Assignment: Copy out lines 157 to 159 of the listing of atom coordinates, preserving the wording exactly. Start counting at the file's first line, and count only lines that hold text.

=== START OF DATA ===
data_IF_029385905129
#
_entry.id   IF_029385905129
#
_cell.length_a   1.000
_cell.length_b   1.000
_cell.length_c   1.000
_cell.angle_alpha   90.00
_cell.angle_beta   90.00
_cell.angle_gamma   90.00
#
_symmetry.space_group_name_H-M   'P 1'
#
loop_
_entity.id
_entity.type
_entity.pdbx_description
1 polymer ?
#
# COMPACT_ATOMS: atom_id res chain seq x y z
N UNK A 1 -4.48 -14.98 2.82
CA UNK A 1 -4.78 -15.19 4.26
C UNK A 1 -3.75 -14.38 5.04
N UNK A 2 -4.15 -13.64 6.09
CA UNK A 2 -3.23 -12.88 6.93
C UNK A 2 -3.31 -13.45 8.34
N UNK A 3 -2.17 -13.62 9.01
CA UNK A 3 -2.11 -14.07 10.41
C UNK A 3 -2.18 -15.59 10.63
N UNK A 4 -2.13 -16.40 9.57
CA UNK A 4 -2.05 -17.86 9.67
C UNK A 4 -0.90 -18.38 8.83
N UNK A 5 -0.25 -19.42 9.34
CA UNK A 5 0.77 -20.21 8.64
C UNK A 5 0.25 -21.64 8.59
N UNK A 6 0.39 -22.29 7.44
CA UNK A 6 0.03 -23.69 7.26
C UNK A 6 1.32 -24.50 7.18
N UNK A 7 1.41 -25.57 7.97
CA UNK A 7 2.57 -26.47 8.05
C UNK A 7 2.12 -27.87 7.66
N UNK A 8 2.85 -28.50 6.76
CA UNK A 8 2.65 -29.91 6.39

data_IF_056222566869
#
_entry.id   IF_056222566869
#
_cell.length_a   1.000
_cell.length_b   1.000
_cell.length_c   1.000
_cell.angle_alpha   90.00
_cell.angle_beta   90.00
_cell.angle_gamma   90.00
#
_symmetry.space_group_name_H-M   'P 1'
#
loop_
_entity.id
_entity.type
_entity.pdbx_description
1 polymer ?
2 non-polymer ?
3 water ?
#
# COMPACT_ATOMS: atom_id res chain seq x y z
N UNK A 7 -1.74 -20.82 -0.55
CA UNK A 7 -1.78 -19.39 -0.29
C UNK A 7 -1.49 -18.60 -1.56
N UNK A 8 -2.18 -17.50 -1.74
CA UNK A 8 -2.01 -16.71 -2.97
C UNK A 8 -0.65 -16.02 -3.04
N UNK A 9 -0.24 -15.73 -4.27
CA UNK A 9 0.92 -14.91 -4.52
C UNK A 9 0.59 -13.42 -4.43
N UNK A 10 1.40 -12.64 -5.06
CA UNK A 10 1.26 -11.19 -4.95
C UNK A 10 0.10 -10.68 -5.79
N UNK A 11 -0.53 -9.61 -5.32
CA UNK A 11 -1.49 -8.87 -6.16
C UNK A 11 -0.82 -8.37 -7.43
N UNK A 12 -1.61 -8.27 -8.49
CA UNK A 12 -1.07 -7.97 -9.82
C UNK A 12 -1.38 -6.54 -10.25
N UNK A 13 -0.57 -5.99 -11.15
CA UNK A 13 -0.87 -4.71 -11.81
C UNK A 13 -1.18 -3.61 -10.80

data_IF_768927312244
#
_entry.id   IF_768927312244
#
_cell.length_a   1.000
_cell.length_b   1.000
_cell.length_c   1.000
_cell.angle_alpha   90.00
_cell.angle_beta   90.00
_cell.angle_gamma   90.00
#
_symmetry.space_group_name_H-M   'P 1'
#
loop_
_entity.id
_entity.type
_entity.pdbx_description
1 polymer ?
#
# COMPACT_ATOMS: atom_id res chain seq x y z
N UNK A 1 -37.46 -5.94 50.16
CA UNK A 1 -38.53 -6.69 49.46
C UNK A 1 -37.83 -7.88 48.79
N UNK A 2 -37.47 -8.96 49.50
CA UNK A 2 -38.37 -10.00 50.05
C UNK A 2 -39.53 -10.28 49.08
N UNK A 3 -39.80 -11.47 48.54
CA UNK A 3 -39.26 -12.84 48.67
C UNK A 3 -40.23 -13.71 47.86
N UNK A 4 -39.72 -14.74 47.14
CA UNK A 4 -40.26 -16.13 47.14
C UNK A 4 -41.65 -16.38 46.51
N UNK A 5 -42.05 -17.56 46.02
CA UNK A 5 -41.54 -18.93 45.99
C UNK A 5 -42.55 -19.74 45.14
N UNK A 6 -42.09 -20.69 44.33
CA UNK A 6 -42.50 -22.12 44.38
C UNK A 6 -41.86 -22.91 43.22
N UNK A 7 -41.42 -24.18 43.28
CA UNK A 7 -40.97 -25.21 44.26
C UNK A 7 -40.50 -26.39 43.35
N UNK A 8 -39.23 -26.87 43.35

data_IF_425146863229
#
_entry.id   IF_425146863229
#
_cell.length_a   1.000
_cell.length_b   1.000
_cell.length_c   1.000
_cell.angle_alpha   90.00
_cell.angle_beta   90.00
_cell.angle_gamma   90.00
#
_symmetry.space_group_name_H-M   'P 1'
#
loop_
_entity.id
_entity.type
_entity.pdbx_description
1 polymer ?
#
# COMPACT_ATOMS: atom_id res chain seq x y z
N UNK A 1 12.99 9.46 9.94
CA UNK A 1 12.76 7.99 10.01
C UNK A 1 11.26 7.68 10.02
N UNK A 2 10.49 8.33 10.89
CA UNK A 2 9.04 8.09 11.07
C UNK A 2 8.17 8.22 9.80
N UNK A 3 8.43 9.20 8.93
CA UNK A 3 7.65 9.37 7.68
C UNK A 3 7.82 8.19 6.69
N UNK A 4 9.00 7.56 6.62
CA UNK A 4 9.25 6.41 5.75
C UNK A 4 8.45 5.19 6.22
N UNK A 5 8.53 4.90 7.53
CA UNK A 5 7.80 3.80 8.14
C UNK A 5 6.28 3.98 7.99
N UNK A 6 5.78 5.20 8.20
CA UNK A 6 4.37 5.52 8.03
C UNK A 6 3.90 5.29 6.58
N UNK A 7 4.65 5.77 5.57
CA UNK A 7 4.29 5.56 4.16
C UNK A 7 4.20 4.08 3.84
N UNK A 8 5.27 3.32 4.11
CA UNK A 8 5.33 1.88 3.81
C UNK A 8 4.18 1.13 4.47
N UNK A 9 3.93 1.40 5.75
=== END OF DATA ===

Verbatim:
C UNK A 3 7.82 8.19 6.69
N UNK A 4 9.00 7.56 6.62
CA UNK A 4 9.25 6.41 5.75